Lawyers for Stuart Wolff, the former CEO for Homestore whom a jury convicted in June for his role in an accounting fraud scandal, on Friday filed an appeal seeking a new trial or re-sentencing before a different judge.

Wolff was sentenced to a 15-year prison term for conspiracy, filing false statements with the U.S. Securities and Exchange Commission, lying to accountants, fraudulent insider trading, and falsification of corporate books and records.

Eleven other former Homestore officials have also been convicted for their participation in illegal schemes, which included fraudulent transactions and inflated earnings reports that led the company to restate its earnings and almost forced the delisting of the company’s stock.

The court brief asks the 9th Circuit U.S. Court of Appeals to review whether U.S. District Court Judge Percy Anderson, who presided over Wolff’s trial, should have been allowed to oversee that trial because of his financial interest in AOL, a company that was a party to fraudulent transactions involving Homestore and other companies.

Another judge had reviewed during the trial whether Anderson’s ownership of AOL stock would require him to be removed from the case, and that judge denied a motion by Wolff’s lawyers to dismiss Anderson. The appeal charges that the judge, as an AOL shareholder, “should not be deciding the admissibility of evidence revealing how deeply into AOL’s hierarchy knowledge of the Homestore deals permeated” and “should not be deciding whether to permit public disclosure of other AOL deals resembling the Homestore deals.”

“Wolff’s convictions should be reversed and the case remanded for a new trial before a different judge,” according to the appeal. “In the alternative, the sentence should be vacated and the case remanded for re-sentencing before a different judge.”

Wolff’s appeal also questions whether the district court erred in preventing testimony from an accounting expert, allowing evidence related to Homestore’s restatements of earnings and allowed comments on those restatements, and determining Wolff’s sentencing and restitution. Anderson had ordered Wolff to pay a $5 million fine and $8.64 million in restitution.

The court filing states that Wolff’s defense was “wrecked” by the judge’s refusal to allow testimony explaining so-called “triangular” deals, also known as “round-trip” deals, which led to inflated earnings. As a part of these deals, money changed hands from Homestore to other companies and some of this money later looped back to the company and was reported as advertising revenue.

The court has not yet ruled whether Wolff is entitled to a new trial, and government prosecutors are expected to file a court statement opposing the appeal. Wolff had been scheduled to begin serving his prison sentence by Dec. 13.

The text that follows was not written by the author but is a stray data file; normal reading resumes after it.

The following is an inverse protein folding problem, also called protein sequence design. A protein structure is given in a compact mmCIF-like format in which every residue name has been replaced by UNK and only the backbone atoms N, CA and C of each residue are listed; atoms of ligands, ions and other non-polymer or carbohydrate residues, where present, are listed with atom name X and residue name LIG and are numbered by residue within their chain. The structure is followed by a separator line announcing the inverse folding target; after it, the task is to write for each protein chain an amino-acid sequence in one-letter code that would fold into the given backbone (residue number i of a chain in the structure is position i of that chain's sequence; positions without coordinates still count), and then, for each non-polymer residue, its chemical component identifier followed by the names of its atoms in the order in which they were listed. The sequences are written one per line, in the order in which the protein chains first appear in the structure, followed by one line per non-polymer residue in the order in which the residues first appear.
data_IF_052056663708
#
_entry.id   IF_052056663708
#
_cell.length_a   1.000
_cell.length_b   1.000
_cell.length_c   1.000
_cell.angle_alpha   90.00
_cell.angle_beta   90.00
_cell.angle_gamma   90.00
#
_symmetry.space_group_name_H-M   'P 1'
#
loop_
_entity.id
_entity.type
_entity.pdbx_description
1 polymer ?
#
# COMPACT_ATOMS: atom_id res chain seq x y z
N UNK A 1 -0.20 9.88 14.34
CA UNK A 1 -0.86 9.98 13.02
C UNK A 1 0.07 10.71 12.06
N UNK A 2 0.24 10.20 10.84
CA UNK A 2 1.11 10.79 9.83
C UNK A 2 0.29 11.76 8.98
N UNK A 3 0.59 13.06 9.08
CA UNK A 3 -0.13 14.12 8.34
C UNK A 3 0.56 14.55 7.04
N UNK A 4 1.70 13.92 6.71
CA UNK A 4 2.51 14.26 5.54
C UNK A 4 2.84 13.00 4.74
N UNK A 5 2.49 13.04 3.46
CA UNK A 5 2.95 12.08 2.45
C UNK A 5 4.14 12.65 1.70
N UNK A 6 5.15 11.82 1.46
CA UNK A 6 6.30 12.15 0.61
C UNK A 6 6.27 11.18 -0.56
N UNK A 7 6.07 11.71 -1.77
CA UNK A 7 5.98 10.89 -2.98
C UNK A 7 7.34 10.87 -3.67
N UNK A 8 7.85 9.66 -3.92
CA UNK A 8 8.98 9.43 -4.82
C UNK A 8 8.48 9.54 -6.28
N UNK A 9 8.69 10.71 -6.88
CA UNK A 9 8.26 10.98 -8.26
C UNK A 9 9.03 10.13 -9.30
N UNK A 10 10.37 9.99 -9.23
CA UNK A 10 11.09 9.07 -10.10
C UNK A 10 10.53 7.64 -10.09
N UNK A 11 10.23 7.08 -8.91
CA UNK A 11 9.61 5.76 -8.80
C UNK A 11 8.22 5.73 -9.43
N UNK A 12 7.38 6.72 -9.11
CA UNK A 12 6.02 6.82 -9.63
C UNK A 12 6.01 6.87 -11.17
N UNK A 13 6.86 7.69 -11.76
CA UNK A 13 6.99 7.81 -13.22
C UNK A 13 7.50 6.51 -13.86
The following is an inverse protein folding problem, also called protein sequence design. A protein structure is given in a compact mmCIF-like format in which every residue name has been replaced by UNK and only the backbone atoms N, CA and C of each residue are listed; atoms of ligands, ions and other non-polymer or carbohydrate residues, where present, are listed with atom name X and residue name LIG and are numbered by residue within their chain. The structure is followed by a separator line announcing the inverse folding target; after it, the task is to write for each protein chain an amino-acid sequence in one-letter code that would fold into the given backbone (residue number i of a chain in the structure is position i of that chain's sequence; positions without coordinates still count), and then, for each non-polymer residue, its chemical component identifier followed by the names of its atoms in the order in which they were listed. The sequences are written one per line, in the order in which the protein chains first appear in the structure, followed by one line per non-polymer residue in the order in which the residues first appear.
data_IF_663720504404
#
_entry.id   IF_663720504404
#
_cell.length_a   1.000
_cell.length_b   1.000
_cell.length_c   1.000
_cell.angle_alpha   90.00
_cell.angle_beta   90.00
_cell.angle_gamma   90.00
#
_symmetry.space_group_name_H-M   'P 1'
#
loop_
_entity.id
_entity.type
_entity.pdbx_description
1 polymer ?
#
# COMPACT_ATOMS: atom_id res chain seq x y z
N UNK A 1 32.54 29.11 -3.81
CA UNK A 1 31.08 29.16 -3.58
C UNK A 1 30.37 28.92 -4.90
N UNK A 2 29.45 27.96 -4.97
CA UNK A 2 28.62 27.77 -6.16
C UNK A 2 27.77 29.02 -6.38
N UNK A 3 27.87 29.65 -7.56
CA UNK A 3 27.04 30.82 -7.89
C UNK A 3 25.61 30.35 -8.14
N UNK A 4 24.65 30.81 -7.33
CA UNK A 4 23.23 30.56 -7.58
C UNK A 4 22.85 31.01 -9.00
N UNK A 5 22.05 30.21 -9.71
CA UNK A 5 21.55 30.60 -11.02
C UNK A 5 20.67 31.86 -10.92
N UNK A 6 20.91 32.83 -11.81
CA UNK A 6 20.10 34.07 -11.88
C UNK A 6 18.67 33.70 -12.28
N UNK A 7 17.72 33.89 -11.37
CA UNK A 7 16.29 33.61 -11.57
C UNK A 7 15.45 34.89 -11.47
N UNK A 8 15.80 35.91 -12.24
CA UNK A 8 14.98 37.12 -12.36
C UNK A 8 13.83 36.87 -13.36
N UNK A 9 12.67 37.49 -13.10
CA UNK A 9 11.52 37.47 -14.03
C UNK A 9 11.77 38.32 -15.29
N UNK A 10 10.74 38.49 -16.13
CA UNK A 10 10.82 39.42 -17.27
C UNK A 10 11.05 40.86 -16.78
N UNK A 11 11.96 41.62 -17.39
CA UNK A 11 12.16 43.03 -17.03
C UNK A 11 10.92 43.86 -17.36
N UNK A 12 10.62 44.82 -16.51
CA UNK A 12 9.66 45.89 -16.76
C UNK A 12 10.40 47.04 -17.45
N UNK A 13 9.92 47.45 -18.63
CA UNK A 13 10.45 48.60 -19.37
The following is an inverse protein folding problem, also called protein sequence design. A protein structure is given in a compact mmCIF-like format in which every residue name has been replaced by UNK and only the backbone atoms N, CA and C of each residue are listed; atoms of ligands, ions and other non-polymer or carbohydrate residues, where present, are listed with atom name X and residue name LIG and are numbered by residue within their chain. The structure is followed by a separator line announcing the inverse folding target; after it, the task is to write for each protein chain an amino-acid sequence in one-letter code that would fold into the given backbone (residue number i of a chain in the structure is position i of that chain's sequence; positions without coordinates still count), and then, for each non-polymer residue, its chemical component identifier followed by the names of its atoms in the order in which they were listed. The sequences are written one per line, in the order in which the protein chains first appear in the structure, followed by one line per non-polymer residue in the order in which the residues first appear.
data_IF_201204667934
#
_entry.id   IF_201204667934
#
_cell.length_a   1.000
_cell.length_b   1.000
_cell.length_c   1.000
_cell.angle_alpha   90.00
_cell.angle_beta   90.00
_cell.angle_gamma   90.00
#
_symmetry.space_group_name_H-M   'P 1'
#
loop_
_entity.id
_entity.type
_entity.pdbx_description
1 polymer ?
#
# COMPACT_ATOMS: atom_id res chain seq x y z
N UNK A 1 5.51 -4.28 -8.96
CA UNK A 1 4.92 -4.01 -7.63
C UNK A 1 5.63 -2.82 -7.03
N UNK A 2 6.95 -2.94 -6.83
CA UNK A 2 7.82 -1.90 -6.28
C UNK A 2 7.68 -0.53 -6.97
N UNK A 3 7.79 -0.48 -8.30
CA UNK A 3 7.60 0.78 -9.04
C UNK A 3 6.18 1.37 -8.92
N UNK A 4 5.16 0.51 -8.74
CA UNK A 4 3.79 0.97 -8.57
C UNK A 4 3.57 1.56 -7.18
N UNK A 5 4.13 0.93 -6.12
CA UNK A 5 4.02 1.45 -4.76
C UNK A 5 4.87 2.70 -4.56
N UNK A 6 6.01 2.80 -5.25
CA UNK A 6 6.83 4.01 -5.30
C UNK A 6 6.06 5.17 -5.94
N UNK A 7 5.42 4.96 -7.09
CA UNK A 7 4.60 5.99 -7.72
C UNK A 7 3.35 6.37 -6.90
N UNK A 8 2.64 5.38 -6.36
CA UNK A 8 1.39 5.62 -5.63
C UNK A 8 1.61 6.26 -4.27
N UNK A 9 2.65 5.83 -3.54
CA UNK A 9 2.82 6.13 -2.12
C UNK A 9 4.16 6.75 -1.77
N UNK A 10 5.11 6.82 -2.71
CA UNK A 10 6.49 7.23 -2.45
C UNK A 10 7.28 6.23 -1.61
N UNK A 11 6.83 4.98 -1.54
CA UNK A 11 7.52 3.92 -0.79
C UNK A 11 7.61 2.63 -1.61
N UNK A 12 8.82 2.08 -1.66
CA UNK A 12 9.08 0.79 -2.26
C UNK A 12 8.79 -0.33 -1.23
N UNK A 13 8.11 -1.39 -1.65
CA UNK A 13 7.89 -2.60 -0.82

Lawrence Barcella, a lawyer who is representing Wolff, said he will continue to remain out of custody “pending the outcome of the appeal,” though the final conditions of Wolff’s release have not yet been decided. Wolff had served as CEO and chairman for Homestore, now called Move Inc., from 1997-2002, and he resigned amid an internal investigation.

Michael Wilner, assistant U.S. attorney who has representing the government in the case against Wolff, said the government has until May to file a brief opposing the appeal. “After that, the court will decide whether to hold oral argument and to rule on the merits of the appeal,” he said.

Wolff’s appeal alleges that there was “precious little evidence” that Wolff knew that so-called triangular deals “lacked economic substance.” In typical deals that were a focus of the trial, Homestore purchased goods or services from another company; another company purchased Internet advertising from AOL; and AOL placed advertising for other companies on Homestore’s Web sites and paid Homestore a part of revenues, according to the appeal.

AOL, the appeal also states, was “effectively an un-indicted co-conspirator” in the Homestore accounting scandal, and “has been prosecuted by the Department of Justice and charged by the SEC based on the very conduct at issue at Wolff’s trial.”

The government had charged that Homestore participated in 23 transactions worth about $67.3 million in revenue, according to the appeal. Homestore and AOL entered into seven deals in the first quarter of 2001, booking $15 million in revenue, and completed 10 deals in second-quarter 2001 worth about $21.8 million in revenue, according to the court filing.

Also, the appeal alleges that the restitution that Wolff has been ordered to pay is baseless because it is based on “Wolff’s gain as opposed to any loss suffered by a … ‘victim,’ ” and that the estimate of $130 million to $1.6 billion in losses stemming from the accounting fraud “is manifestly wrong.”

The U.S. SEC and U.S. Department of Justice in April 2005 filed criminal and civil cases against Wolff and Tafeen, the company’s former executive vice president of business development from 1997-2001. As a part of a plea agreement, Tafeen pleaded guilty to one count of securities fraud and was sentenced to 30 months in federal prison and three years of supervised release in exchange for testifying against Wolff. The Wolff trial lasted 40 days.

Move Inc. earlier reached settlement agreements with Wolff and Tafeen to pay millions of dollars worth of legal costs.


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